Midterm Elections & Immigration Reform 2014: Latin Vote Turnout Rises in Midterms, Latinos More Engaged Than Ever, Experts Say
One of the fastest rising demographics in the U.S., Latinos, continued to expand their voting power during Tuesday's midterm elections, according to exit polls.
The National Association of Latino Elected and Appointed Officials (NALEO) predicted a one percent increase in Latino voters during the midterm election, and were able to confirm that voter turnout went from seven percent to eight percent on Tuesday.
In exit polls, Latino Decisions said Democrats carried 64 percent of the Latino vote, half way between their 60 percent level in 2010 and 68 percent in 2012.
There are 11 million registered Latino voters in the U.S., but generally 6.6 million actually vote. And while there was an increase in the amount of Latinos who went to the polls Tuesday, there was still a large chunk that did not vote, experts noted.
"NALEO predicted that eight percent of the electorate would be Latinos, and that is the number we got last night. That's an increase from 2010, which is the best comparison of Latino voter turnout, so we increased our turnout by one percent, from 2010 to 2014 in the mid-term election. So, our numbers were consistent with our past showing, but still an increase," Vanessa Cardenas, Vice President of Progress 2050 at the Center for American Progress Action Fund told Latin Post.
Cardenas added, "But there is still a huge number of Latinos that did not vote again in this election."
While the midterm elections looked like a referendum on the Obama Administration, Cardenas says that people should not underestimate Latino voters who aren't taken in by campaign rhetoric and will vote on issues in 2016.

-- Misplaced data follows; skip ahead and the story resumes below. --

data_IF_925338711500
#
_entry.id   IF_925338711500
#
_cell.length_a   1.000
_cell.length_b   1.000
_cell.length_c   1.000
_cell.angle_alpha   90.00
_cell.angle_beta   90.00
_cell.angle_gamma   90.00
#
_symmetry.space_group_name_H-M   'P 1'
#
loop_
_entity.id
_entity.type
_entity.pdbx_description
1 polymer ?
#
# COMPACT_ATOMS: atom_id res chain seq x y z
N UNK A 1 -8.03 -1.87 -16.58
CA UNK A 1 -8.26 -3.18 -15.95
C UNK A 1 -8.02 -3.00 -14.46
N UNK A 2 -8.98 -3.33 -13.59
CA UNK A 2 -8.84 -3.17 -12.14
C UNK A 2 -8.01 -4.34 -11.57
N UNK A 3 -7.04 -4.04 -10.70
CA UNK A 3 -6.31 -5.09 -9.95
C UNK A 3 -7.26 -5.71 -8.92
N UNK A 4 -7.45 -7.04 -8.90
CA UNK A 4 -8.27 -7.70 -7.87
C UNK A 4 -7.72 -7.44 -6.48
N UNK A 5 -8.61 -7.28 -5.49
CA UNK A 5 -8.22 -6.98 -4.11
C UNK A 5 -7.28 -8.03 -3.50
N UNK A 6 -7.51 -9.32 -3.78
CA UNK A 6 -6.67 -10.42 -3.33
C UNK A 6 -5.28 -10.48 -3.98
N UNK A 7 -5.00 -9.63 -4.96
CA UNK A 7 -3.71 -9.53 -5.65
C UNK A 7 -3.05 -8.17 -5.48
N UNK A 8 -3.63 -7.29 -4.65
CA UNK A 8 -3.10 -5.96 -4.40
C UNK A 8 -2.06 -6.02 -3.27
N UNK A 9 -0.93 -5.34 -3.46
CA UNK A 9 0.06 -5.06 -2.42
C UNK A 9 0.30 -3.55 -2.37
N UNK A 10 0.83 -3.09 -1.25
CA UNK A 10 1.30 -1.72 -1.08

"There is huge potential. I think Latinos are more engaged than before, and they are paying attention," she said. "By far, they support Democratic candidates because they have been following this issue [immigration] closely, and they know who is actually pro-reform and who isn't."
An election eve poll by Latino Decisions showed that of all Latino voters polled, 57 percent were concerned about immigration reform, 30 percent were concerned in jobs and the economy, and 18 percent in healthcare and Medicaid.
"Even if Republicans control the House and Senate, 2016 is around the corner. In a lot of races, the rhetoric we heard, the agenda and the way they portray themselves is not going to work for a general electorate. And if they want to get in the White House, they are going to have to move to the center because the majority of Americans are in the center, and they are going to have to change a lot of their positions," Cardenas told Latin Post.
The Latino share of the electorate is potentially doubling by 2030, which will be a serious issue for both parties in the long term. President Obama has promised to act on immigration reform through executive action before the end of the year. Immigration advocates will be watching in the new few weeks conversations he will be having with Republicans running both the House and Senate and whether that could lead to a greater immigration reform package or just a longer stalemate.
"As much as Republicans want to say they want to change their positions or want to sound less against immigration reform, the fact remains that the only bills that the House passed, which is a majority [of] Republicans, have been to defund DACA, and to limit the President's executive action. I think when it comes to Latinos and immigration, [Latinos] very much understand what the positions are, and by far, they still support a Democratic candidate," Cardenas said to Latin Post.
"That's not to say they are locked into Democrats," she added. "We are a very diverse community and we are very concerned about the economy and other issues, but going forward, I think there is more reason for the President to do something on executive action, do it soon, and really mobilize this community for 2016."